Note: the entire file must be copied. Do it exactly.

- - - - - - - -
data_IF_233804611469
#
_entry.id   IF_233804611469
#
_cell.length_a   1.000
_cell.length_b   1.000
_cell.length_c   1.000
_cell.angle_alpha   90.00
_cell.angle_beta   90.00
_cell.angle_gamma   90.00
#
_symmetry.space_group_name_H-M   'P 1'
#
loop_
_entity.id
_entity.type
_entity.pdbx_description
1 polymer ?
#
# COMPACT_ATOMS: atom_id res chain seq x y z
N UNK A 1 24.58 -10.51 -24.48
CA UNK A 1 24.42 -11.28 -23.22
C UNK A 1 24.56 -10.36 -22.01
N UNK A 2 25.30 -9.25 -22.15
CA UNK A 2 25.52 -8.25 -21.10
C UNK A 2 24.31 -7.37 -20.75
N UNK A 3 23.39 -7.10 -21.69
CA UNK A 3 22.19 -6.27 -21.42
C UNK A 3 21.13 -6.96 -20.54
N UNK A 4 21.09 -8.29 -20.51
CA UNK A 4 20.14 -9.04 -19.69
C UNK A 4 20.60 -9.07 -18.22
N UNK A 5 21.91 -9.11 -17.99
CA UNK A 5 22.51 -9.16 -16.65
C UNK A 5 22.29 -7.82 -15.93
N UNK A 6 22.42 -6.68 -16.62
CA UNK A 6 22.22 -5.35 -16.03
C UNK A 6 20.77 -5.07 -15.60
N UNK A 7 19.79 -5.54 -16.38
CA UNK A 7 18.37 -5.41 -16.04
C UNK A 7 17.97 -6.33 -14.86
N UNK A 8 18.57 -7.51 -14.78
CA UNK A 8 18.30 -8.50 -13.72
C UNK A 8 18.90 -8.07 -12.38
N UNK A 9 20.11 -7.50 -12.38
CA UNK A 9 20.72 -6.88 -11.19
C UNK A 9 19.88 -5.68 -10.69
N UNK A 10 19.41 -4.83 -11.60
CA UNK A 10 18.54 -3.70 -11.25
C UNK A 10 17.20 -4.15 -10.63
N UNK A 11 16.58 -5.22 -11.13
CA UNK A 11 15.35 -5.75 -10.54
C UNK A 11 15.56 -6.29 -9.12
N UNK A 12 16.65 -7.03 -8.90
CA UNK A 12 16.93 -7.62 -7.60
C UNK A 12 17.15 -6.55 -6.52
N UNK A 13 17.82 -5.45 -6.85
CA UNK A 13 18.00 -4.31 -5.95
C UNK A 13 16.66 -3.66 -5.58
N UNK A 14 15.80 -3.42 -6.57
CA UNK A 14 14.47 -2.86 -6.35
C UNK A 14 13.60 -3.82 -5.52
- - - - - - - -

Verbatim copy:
data_IF_233804611469
#
_entry.id   IF_233804611469
#
_cell.length_a   1.000
_cell.length_b   1.000
_cell.length_c   1.000
_cell.angle_alpha   90.00
_cell.angle_beta   90.00
_cell.angle_gamma   90.00
#
_symmetry.space_group_name_H-M   'P 1'
#
loop_
_entity.id
_entity.type
_entity.pdbx_description
1 polymer ?
#
# COMPACT_ATOMS: atom_id res chain seq x y z
N UNK A 1 24.58 -10.51 -24.48
CA UNK A 1 24.42 -11.28 -23.22
C UNK A 1 24.56 -10.36 -22.01
N UNK A 2 25.30 -9.25 -22.15
CA UNK A 2 25.52 -8.25 -21.10
C UNK A 2 24.31 -7.37 -20.75
N UNK A 3 23.39 -7.10 -21.69
CA UNK A 3 22.19 -6.27 -21.42
C UNK A 3 21.13 -6.96 -20.54
N UNK A 4 21.09 -8.29 -20.51
CA UNK A 4 20.14 -9.04 -19.69
C UNK A 4 20.60 -9.07 -18.22
N UNK A 5 21.91 -9.11 -17.99
CA UNK A 5 22.51 -9.16 -16.65
C UNK A 5 22.29 -7.82 -15.93
N UNK A 6 22.42 -6.68 -16.62
CA UNK A 6 22.22 -5.35 -16.03
C UNK A 6 20.77 -5.07 -15.60
N UNK A 7 19.79 -5.54 -16.38
CA UNK A 7 18.37 -5.41 -16.04
C UNK A 7 17.97 -6.33 -14.86
N UNK A 8 18.57 -7.51 -14.78
CA UNK A 8 18.30 -8.50 -13.72
C UNK A 8 18.90 -8.07 -12.38
N UNK A 9 20.11 -7.50 -12.38
CA UNK A 9 20.72 -6.88 -11.19
C UNK A 9 19.88 -5.68 -10.69
N UNK A 10 19.41 -4.83 -11.60
CA UNK A 10 18.54 -3.70 -11.25
C UNK A 10 17.20 -4.15 -10.63
N UNK A 11 16.58 -5.22 -11.13
CA UNK A 11 15.35 -5.75 -10.54
C UNK A 11 15.56 -6.29 -9.12
N UNK A 12 16.65 -7.03 -8.90
CA UNK A 12 16.93 -7.62 -7.60
C UNK A 12 17.15 -6.55 -6.52
N UNK A 13 17.82 -5.45 -6.85
CA UNK A 13 18.00 -4.31 -5.95
C UNK A 13 16.66 -3.66 -5.58
N UNK A 14 15.80 -3.42 -6.57
CA UNK A 14 14.47 -2.86 -6.35
C UNK A 14 13.60 -3.82 -5.52